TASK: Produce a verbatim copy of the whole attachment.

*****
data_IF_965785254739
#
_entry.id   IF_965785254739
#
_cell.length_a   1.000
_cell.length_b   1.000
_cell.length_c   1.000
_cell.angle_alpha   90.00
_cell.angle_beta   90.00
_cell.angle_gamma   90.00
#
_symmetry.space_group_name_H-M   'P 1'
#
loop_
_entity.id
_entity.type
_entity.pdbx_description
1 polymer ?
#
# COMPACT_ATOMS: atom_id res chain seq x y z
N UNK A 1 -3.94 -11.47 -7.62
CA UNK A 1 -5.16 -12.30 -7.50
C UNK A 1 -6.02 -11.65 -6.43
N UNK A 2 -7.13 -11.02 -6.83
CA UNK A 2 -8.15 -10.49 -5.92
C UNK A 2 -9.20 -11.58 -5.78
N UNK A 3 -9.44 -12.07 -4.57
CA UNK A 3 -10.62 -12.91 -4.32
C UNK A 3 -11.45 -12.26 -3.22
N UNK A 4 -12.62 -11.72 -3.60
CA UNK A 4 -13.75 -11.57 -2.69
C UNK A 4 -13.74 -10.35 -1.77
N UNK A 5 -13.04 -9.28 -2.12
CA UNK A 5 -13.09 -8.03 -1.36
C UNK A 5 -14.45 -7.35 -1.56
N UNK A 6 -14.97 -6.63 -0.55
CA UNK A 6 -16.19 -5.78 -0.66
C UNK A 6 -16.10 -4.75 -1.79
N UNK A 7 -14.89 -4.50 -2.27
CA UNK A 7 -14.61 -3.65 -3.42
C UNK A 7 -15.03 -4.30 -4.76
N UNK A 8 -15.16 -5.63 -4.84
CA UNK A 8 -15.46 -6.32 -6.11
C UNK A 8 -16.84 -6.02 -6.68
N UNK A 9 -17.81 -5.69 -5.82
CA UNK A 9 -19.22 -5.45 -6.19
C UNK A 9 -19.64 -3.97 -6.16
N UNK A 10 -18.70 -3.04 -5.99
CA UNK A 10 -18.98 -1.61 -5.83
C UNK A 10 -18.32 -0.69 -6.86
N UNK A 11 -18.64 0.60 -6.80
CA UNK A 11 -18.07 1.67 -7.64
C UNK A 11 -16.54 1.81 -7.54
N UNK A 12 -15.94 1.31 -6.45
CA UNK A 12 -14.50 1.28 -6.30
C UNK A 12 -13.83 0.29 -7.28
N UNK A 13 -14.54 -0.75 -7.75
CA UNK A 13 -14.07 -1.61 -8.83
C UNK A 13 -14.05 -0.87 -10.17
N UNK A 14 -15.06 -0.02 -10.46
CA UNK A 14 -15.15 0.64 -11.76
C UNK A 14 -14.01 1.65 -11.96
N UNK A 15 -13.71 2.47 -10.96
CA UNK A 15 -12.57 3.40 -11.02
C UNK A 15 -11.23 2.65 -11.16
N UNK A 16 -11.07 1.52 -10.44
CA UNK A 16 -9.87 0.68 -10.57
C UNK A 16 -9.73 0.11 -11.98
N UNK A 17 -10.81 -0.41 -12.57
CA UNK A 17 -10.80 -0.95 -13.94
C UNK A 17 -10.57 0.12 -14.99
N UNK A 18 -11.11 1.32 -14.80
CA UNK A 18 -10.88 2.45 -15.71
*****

data_IF_965785254739
#
_entry.id   IF_965785254739
#
_cell.length_a   1.000
_cell.length_b   1.000
_cell.length_c   1.000
_cell.angle_alpha   90.00
_cell.angle_beta   90.00
_cell.angle_gamma   90.00
#
_symmetry.space_group_name_H-M   'P 1'
#
loop_
_entity.id
_entity.type
_entity.pdbx_description
1 polymer ?
#
# COMPACT_ATOMS: atom_id res chain seq x y z
N UNK A 1 -3.94 -11.47 -7.62
CA UNK A 1 -5.16 -12.30 -7.50
C UNK A 1 -6.02 -11.65 -6.43
N UNK A 2 -7.13 -11.02 -6.83
CA UNK A 2 -8.15 -10.49 -5.92
C UNK A 2 -9.20 -11.58 -5.78
N UNK A 3 -9.44 -12.07 -4.57
CA UNK A 3 -10.62 -12.91 -4.32
C UNK A 3 -11.45 -12.26 -3.22
N UNK A 4 -12.62 -11.72 -3.60
CA UNK A 4 -13.75 -11.57 -2.69
C UNK A 4 -13.74 -10.35 -1.77
N UNK A 5 -13.04 -9.28 -2.12
CA UNK A 5 -13.09 -8.03 -1.36
C UNK A 5 -14.45 -7.35 -1.56
N UNK A 6 -14.97 -6.63 -0.55
CA UNK A 6 -16.19 -5.78 -0.66
C UNK A 6 -16.10 -4.75 -1.79
N UNK A 7 -14.89 -4.50 -2.27
CA UNK A 7 -14.61 -3.65 -3.42
C UNK A 7 -15.03 -4.30 -4.76
N UNK A 8 -15.16 -5.63 -4.84
CA UNK A 8 -15.46 -6.32 -6.11
C UNK A 8 -16.84 -6.02 -6.68
N UNK A 9 -17.81 -5.69 -5.82
CA UNK A 9 -19.22 -5.45 -6.19
C UNK A 9 -19.64 -3.97 -6.16
N UNK A 10 -18.70 -3.04 -5.99
CA UNK A 10 -18.98 -1.61 -5.83
C UNK A 10 -18.32 -0.69 -6.86
N UNK A 11 -18.64 0.60 -6.80
CA UNK A 11 -18.07 1.67 -7.64
C UNK A 11 -16.54 1.81 -7.54
N UNK A 12 -15.94 1.31 -6.45
CA UNK A 12 -14.50 1.28 -6.30
C UNK A 12 -13.83 0.29 -7.28
N UNK A 13 -14.54 -0.75 -7.75
CA UNK A 13 -14.07 -1.61 -8.83
C UNK A 13 -14.05 -0.87 -10.17
N UNK A 14 -15.06 -0.02 -10.46
CA UNK A 14 -15.15 0.64 -11.76
C UNK A 14 -14.01 1.65 -11.96
N UNK A 15 -13.71 2.47 -10.96
CA UNK A 15 -12.57 3.40 -11.02
C UNK A 15 -11.23 2.65 -11.16
N UNK A 16 -11.07 1.52 -10.44
CA UNK A 16 -9.87 0.68 -10.57
C UNK A 16 -9.73 0.11 -11.98
N UNK A 17 -10.81 -0.41 -12.57
CA UNK A 17 -10.80 -0.95 -13.94
C UNK A 17 -10.57 0.12 -14.99
N UNK A 18 -11.11 1.32 -14.80
CA UNK A 18 -10.88 2.45 -15.71